Looking at the big picture – A Push to Widen the Government’s Cybersecurity Perspective Continues [Cybersecurity Brief]

It is a big moment for the Biden administration as it comes to the 100-days in office mark. There are a number of large-scale issues that have been on the table. But as we’ve covered in previous briefs, cybersecurity is fortunately taking one of those priority spots. In its latest move, the administration introduces the potential of a cybersecurity executive order. Elsewhere in government, a bi-partisan effort is being made to develop a cohort of civilian cybersecurity experts as a resource for cyber defense measures in the future.

After announcing a plan to protect cybersecurity around the nation’s power grid, the Biden administration is making yet another cyber announcement. Following the eye-opening experience of the SolarWinds attack that impacted around 18,000 customers and nine federal agencies, The Hill reports that President Biden is working on a cybersecurity executive order that seeks to better the country in protecting itself going forward. At this point, the order lists requirements that companies dealing with government business must abide by. According to The Hill, a senior Department of Homeland Security official shared that there are “…close to a dozen actions for an upcoming executive order.”

In a deep dive into the details of what to expect from the order, Dina Temple-Raston of NPR reports that “The initiative includes plans for more systematic investigations of cyber events and standards for software development.” The aim in this initiative is for such practices to eventually impact the processes of the private sector as well. Anne Neuberger, the deputy national security adviser for cyber and emerging technology at the White House, told NPR that the plan will help in developing methods to investigate cyberattacks and form software standards. The order also takes a National Transportation Safety Board recovering of the black box approach in that a cyber organization would analyze code and data to uncover the root issue. Neuberger also pointed out that order emphasizes the importance of transparency requiring contractors to be more open about potential and actual attacks. Alex Stamos, who runs the Internet Observatory at Stanford University, explained that this whole approach would facilitate taking a big picture look at cybersecurity. 

Another group of lawmakers is also trying to form ways in which to further the country’s cybersecurity defense landscape. Air Force Times covered a bipartisan effort to put together a civilian reserve corps of cybersecurity experts that could step in and aid cyber protection strategies. The Civilian Cybersecurity Reserve pilot program suggests pulling from communities of former federal employees and military veterans to join and create workforces with the proper skills to handle such matters. The article states that, “The United States currently faces an annual shortfall of around 13,700 information security analysts.” This proposed bill would allow members of the cyber reserve to take on six-month positions to tackle necessary cybersecurity tasks.

 

Key Takeaways:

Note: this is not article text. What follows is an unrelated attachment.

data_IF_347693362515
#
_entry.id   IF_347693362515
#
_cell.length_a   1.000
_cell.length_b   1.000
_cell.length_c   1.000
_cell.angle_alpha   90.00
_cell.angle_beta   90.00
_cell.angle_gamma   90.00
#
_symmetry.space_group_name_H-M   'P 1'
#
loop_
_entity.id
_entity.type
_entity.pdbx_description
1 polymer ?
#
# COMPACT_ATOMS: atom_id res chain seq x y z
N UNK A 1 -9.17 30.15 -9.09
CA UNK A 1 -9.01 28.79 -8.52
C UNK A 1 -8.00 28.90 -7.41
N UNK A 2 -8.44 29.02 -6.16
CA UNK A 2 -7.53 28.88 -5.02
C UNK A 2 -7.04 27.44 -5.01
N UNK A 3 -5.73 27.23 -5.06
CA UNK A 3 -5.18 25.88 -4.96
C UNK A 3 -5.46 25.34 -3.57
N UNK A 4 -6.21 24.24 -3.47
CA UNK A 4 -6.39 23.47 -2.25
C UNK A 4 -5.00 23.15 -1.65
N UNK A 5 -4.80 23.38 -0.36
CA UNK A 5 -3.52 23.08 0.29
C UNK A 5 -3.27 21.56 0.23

“Biden prepping cybersecurity executive order in response to SolarWinds attack” – Mychael Schnell, The Hill

https://thehill.com/policy/cybersecurity/550902-biden-prepping-cybersecurity-executive-order-in-response-to-solarwinds

  • President Biden is working on a cybersecurity executive order that seeks to better the country in protecting itself going forward.
  • The executive order is expected to outline requirements for companies handling government related operations.
  • According to a Homeland Security official, there are around a dozen actions included in the order.

 

“Biden Order Will Require New Cybersecurity Standards in Response to SolarWinds Attack” – Dina Temple-Raston, NPR

https://www.npr.org/2021/04/29/991333036/biden-order-to-require-new-cybersecurity-standards-in-response-to-solarwinds-att

  • In reporting on the executive order from Biden, Dina Temple-Raston of NPR reports that “The initiative includes plans for more systematic investigations of cyber events and standards for software development.”
  • Anne Neuberger, the deputy national security adviser for cyber and emerging technology at the White House, told NPR that the plan will help in developing methods to investigate cyberattacks and form software standards including an emphasis on transparency.
  • Alex Stamos, who runs the Internet Observatory at Stanford University, explained that this whole approach would facilitate taking a big picture look at cybersecurity. 

 

“A civilian cybersecurity reserve corps is needed for the Pentagon and DHS, lawmakers from both parties say” – Rachel S. Cohen, Air Force Times 

https://www.airforcetimes.com/news/your-air-force/2021/04/28/a-civilian-cybersecurity-reserve-corps-is-needed-for-the-pentagon-and-dhs-lawmakers-from-both-parties-say/

  • There is a bipartisan effort to put together a civilian reserve corps of cybersecurity experts that could step in and aid cyber protection strategies.
  • The Civilian Cybersecurity Reserve pilot program suggests pulling from communities of former federal employees and military veterans as they are often already equipped with the proper skills.
  • This proposed bill would allow members of the cyber reserve to take on six-month positions to tackle necessary cybersecurity tasks.
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